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# Gross Profit Margin and Markup Calculator

## Setting Prices and Interpreting Results

Commonly, when setting prices, a retailer will add a markup to the price they paid for a stock item. This will usually be a percentage increase. A Fruiterer who buys an apple in bulk for \$0.20 may sell them individually with a markup of 50%. 20c marked up by 50% gives the selling price of 30c. Later when looking at the sales data she will commonly calculate a gross margin. This is the percentage of the sales resulting from the markup (10c per apple divided by the 30c selling price gives a gross margin of 33.33%). After the fruiterer has sold all of her apples she can expect that she will be able to keep one third of the money and the remainder will be paid to the wholesaler. Any error is a measure of wastage through bad fruit, theft, gifts, till variance, unsold product etc.

A misguided fruiterer, however, may expect that they can keep 50% of the money in the till - after all that is the markup used. So it is very important to understand the difference between markup percentage and gross margin.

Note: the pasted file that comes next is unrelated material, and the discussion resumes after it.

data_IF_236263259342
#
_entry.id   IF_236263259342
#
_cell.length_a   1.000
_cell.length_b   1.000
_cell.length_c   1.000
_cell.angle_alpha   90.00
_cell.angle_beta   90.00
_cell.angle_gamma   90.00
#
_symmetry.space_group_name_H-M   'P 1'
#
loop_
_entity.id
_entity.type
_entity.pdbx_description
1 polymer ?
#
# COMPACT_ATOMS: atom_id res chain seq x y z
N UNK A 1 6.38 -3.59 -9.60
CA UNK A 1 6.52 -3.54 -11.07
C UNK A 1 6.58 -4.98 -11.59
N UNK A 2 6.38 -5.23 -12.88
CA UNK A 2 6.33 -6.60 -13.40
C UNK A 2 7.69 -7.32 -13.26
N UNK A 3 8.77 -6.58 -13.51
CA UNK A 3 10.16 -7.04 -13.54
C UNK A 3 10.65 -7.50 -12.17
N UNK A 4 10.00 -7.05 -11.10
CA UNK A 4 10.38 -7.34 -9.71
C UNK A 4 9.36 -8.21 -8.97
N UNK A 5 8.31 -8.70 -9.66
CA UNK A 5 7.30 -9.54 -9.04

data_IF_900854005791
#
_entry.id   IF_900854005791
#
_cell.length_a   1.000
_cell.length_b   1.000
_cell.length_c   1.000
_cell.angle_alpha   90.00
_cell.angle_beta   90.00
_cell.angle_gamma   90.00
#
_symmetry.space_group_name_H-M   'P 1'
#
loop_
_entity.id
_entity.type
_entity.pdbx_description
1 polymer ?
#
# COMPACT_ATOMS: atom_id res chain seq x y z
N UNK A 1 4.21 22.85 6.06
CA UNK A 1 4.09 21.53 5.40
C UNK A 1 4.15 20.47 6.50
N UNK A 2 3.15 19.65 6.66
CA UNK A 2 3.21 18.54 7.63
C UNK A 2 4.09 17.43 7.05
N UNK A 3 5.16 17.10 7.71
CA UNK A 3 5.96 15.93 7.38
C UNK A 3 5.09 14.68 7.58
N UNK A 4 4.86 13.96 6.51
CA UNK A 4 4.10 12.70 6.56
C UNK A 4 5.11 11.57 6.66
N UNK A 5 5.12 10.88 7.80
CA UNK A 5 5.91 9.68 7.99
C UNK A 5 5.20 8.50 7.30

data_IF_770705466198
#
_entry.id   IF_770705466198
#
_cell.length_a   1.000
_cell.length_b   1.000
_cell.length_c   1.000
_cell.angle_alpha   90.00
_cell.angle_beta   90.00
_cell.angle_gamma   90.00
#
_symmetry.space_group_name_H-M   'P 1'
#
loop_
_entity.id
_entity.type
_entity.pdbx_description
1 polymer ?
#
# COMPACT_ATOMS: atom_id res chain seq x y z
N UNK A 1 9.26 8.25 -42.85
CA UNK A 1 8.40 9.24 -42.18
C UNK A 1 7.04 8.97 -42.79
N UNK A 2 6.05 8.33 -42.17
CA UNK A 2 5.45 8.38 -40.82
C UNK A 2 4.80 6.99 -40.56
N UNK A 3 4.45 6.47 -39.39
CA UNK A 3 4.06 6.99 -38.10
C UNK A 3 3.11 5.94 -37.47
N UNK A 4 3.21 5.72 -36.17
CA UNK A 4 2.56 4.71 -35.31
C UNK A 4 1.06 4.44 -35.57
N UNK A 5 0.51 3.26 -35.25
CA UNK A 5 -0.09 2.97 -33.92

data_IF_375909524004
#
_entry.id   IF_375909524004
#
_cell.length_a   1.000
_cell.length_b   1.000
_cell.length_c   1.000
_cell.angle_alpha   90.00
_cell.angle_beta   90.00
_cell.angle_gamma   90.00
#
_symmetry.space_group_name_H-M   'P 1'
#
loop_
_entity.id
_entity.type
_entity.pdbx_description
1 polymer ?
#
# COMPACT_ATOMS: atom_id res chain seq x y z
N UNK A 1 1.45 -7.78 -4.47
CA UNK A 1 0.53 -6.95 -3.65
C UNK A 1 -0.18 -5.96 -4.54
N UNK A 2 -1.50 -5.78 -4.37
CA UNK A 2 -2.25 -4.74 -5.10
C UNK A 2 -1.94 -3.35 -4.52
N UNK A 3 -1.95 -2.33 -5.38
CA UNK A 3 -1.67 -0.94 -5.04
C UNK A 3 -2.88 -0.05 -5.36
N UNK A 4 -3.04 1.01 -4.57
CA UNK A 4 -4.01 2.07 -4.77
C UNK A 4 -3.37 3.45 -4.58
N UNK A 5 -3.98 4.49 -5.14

Below is a simple calculator which will allow you to improve your understanding of the relationship between gross profit margin and mark up. You can use the gross profit calculator or the mark up calculator to increase the understanding of your business and to identify areas in which you could improve your business performance.  When you enter the data for selling price and cost price the calculator will calculate: Gross Profit, Gross Profit Margin (Gross Profit %) and Markup %.  Note that Gross Profit and Markup are the same in dollar terms but they vary in percentage terms.

An important formula developed by Brent Gregory will enable you easily convert gross profit to mark up.  The formula is below

if Mark up equals 1/n gross profit equals 1(n+1) where equals any number.  For instance if mark up equals 50% (1/2) then gross profit equals 33.3% (1/3).  Another example is if mark up equals 25% (1/4) then gross profit equals 20% (1/5).  Importantly this also works in reverse -ie if gross profit equals 20% (1/5) than markup equals 25% (1/4).

 You may also like to investigate: the impact of discounting on profits
Gross Margin and Markup Conversions